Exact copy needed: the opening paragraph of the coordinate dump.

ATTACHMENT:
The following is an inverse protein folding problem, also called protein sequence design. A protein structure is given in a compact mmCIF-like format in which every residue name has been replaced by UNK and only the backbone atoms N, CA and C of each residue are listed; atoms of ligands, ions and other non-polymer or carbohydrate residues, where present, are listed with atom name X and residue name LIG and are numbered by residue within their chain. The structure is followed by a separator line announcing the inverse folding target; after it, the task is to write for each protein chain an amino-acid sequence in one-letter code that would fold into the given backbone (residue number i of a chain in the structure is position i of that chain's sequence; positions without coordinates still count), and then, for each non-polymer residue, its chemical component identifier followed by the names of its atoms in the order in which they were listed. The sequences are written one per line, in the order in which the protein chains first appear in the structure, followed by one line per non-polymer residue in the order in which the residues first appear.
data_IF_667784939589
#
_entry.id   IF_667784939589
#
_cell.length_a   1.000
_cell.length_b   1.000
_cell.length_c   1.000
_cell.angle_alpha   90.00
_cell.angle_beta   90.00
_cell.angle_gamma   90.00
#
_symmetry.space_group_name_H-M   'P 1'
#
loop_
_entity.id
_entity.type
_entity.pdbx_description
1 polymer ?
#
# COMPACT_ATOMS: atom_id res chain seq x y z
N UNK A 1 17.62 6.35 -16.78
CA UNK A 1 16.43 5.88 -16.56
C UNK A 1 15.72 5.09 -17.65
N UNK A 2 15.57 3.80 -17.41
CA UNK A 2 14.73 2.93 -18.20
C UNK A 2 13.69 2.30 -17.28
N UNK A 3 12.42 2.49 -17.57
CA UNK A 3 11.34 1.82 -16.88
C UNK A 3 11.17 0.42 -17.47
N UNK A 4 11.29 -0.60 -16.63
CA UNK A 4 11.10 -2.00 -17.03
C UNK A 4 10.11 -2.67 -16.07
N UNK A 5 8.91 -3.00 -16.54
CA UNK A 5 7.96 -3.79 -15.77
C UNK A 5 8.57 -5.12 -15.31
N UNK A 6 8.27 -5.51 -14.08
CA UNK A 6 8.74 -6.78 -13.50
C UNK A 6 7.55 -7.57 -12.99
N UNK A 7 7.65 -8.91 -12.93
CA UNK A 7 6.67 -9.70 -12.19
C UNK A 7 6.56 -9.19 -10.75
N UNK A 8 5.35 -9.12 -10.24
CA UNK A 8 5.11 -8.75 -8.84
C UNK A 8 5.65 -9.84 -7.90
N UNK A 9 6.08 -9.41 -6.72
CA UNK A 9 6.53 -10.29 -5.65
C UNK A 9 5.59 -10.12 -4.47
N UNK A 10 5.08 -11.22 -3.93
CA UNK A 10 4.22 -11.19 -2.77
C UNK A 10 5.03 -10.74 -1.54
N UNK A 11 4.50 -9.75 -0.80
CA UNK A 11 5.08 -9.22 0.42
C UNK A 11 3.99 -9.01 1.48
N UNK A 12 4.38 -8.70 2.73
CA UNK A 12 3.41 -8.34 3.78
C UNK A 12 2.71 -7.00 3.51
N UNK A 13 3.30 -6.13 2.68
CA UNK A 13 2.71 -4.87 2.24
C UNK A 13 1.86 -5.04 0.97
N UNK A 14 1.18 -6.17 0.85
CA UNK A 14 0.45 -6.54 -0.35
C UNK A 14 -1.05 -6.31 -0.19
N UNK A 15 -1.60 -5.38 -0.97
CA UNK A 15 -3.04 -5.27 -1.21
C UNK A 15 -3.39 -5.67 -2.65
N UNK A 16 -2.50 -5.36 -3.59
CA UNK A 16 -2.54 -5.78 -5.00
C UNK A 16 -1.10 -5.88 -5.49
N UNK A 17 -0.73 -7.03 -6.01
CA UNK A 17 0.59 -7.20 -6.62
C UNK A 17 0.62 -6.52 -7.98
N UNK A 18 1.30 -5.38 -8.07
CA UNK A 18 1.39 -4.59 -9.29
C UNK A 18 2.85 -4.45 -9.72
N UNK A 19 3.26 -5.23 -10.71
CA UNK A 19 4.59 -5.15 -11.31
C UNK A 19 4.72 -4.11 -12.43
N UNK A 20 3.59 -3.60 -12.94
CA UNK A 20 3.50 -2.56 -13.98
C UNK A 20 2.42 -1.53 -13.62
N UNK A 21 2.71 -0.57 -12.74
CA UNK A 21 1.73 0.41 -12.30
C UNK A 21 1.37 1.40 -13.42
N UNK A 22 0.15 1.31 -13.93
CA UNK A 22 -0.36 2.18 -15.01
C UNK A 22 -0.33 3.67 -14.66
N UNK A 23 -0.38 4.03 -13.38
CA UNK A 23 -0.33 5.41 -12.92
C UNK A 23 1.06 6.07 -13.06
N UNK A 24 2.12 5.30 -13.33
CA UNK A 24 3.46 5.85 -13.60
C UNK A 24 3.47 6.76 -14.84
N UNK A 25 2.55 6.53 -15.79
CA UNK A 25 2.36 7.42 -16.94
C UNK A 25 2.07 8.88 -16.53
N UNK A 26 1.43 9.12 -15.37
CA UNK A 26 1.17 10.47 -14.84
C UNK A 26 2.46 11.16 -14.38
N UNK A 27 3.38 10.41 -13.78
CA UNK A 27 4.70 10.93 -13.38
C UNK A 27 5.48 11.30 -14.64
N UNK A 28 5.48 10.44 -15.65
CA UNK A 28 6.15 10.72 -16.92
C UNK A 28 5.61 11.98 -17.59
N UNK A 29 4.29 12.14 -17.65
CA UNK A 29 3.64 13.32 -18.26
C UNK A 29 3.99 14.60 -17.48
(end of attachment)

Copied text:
The following is an inverse protein folding problem, also called protein sequence design. A protein structure is given in a compact mmCIF-like format in which every residue name has been replaced by UNK and only the backbone atoms N, CA and C of each residue are listed; atoms of ligands, ions and other non-polymer or carbohydrate residues, where present, are listed with atom name X and residue name LIG and are numbered by residue within their chain. The structure is followed by a separator line announcing the inverse folding target; after it, the task is to write for each protein chain an amino-acid sequence in one-letter code that would fold into the given backbone (residue number i of a chain in the structure is position i of that chain's sequence; positions without coordinates still count), and then, for each non-polymer residue, its chemical component identifier followed by the names of its atoms in the order in which they were listed. The sequences are written one per line, in the order in which the protein chains first appear in the structure, followed by one line per non-polymer residue in the order in which the residues first appear.